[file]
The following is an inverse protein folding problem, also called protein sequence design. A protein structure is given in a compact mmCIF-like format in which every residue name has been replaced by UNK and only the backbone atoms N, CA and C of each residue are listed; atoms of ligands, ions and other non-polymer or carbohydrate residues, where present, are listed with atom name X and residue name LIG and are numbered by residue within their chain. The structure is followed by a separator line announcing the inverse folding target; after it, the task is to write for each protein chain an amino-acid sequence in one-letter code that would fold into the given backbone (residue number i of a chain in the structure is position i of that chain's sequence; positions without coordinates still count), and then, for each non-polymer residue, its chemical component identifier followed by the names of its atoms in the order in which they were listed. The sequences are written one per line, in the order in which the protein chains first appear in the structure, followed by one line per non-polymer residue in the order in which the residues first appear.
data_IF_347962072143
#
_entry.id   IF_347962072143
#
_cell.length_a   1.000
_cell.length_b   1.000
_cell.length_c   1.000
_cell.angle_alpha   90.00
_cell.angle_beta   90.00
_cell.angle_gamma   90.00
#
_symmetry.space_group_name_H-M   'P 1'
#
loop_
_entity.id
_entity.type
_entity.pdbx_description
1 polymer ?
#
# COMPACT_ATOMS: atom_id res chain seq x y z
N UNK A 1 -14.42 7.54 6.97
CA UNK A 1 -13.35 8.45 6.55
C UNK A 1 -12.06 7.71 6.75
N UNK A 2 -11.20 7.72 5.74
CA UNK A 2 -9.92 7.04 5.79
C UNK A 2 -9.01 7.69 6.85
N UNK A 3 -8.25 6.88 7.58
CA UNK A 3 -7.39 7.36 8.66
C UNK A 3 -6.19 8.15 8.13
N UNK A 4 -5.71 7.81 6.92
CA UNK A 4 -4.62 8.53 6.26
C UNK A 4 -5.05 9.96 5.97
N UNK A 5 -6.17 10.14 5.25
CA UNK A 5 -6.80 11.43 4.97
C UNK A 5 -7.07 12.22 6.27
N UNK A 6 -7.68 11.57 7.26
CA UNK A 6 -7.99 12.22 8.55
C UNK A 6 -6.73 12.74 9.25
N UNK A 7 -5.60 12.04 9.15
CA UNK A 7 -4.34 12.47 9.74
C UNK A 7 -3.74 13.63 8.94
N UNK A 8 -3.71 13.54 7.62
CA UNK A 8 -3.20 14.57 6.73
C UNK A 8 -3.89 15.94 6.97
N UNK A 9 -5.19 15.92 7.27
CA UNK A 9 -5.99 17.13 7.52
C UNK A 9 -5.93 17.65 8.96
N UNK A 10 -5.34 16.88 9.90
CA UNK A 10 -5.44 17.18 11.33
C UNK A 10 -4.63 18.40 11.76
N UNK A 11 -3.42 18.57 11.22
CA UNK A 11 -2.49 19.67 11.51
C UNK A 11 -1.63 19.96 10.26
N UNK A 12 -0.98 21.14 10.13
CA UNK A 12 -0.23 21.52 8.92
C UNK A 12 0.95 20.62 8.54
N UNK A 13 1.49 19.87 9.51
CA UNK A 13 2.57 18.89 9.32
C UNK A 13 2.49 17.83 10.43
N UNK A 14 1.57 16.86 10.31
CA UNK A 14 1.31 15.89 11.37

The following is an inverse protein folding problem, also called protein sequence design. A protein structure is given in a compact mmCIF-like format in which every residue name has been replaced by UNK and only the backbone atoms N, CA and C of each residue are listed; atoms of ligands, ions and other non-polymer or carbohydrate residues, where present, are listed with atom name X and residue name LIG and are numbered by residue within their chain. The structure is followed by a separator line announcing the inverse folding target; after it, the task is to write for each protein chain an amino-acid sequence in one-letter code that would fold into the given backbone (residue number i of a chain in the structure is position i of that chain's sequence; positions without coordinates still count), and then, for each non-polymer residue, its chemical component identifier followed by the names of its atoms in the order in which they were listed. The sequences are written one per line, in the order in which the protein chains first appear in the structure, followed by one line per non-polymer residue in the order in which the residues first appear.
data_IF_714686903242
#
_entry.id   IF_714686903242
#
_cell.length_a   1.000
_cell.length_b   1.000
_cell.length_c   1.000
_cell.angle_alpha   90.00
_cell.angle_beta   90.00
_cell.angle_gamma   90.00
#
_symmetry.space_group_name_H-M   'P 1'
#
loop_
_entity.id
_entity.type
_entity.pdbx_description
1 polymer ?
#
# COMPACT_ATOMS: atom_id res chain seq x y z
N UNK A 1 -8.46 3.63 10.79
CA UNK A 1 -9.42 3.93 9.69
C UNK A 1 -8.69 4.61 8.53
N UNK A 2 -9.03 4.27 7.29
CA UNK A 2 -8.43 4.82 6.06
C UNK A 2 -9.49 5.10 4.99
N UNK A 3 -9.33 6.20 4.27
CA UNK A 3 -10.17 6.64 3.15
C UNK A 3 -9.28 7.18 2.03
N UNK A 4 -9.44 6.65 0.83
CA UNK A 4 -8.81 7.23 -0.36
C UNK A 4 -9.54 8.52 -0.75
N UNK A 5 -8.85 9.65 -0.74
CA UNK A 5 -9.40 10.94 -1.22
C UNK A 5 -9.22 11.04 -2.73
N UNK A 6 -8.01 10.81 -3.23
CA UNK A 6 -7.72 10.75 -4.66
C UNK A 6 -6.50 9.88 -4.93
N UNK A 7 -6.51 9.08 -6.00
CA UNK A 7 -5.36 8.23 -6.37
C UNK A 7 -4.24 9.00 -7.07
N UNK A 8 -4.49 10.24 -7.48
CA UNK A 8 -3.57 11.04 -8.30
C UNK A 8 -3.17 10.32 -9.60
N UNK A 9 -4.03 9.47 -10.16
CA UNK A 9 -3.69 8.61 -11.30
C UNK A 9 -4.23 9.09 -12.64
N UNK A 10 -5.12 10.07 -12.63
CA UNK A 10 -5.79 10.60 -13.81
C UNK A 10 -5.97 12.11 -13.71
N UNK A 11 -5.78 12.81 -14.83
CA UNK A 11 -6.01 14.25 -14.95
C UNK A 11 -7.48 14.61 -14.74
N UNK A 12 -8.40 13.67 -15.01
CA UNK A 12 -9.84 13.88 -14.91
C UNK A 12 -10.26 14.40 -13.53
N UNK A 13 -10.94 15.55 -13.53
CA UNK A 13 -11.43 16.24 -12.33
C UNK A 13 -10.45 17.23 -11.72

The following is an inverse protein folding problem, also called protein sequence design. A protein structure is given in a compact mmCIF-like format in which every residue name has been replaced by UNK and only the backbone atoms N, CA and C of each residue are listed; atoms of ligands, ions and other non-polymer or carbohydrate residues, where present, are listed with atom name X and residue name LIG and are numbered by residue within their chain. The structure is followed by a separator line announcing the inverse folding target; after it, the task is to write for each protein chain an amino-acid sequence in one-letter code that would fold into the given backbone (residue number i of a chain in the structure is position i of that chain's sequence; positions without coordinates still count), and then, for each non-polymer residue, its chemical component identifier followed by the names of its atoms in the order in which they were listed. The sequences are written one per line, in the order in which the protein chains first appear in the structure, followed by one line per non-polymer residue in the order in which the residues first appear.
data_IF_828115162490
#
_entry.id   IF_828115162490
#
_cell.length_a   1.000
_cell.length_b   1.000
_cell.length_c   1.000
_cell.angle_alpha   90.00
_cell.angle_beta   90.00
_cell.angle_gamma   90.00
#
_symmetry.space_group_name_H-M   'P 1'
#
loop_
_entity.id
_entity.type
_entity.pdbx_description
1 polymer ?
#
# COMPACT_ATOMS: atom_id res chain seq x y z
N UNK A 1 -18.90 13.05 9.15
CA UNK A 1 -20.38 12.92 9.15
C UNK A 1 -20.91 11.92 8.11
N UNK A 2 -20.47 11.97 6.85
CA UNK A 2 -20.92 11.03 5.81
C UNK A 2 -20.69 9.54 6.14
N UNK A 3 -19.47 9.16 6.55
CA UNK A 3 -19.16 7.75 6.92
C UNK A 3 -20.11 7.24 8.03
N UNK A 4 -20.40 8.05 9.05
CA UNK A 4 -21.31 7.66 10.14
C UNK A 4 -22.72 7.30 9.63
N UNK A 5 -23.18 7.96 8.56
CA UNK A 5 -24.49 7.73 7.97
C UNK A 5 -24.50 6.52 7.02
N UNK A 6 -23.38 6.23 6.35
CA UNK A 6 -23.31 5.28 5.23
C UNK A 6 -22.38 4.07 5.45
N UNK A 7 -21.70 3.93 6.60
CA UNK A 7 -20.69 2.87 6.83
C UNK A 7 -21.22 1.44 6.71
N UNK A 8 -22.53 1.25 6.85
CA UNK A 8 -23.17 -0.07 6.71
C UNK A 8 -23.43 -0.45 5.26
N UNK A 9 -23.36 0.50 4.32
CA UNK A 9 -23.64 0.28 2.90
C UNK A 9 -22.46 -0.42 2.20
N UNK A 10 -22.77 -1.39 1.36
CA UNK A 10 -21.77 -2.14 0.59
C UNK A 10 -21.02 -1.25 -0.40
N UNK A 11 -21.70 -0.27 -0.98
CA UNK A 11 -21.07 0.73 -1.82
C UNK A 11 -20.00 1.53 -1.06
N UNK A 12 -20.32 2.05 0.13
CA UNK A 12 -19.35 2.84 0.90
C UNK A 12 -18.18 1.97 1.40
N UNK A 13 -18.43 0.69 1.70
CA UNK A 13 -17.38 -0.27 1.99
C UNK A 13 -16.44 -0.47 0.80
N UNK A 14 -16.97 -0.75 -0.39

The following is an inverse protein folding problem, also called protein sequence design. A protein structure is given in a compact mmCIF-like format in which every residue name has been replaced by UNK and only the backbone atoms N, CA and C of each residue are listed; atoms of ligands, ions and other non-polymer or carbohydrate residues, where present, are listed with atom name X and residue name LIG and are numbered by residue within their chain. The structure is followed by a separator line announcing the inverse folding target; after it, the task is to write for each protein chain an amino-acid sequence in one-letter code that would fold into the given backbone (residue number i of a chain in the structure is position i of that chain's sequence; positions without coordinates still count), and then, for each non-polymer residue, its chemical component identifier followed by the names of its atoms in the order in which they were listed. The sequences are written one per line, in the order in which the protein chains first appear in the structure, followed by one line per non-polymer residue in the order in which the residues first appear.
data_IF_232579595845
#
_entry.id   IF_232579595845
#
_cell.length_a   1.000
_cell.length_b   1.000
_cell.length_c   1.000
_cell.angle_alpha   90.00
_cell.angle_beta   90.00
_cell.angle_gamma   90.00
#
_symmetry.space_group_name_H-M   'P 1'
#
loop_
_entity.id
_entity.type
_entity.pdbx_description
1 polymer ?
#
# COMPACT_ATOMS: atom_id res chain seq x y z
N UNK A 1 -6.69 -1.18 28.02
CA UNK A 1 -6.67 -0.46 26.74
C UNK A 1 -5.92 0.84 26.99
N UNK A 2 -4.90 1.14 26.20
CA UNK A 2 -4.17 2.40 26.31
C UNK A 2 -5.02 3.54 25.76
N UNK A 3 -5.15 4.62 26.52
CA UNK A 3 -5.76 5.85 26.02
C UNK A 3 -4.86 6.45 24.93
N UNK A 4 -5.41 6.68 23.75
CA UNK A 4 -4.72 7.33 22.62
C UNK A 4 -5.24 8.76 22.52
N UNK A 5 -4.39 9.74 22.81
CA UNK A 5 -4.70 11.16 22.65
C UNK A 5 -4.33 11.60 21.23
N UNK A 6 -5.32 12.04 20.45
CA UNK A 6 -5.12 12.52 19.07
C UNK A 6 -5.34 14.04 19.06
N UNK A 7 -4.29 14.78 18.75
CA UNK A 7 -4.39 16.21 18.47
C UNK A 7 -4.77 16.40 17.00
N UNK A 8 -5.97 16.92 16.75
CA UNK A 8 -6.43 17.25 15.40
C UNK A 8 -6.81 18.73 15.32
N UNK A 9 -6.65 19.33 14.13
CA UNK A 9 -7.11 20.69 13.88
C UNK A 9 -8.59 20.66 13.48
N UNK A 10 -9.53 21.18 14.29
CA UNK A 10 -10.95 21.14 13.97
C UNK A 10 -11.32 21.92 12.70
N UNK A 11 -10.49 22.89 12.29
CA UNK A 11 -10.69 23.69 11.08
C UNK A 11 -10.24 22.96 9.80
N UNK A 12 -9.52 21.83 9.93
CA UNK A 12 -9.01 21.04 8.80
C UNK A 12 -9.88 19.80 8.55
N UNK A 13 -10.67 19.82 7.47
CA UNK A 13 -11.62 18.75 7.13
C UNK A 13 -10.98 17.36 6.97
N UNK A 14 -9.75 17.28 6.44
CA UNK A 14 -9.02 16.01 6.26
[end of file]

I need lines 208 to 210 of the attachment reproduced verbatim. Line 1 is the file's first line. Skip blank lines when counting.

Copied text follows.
N UNK A 2 -4.90 1.14 26.20
CA UNK A 2 -4.17 2.40 26.31
C UNK A 2 -5.02 3.54 25.76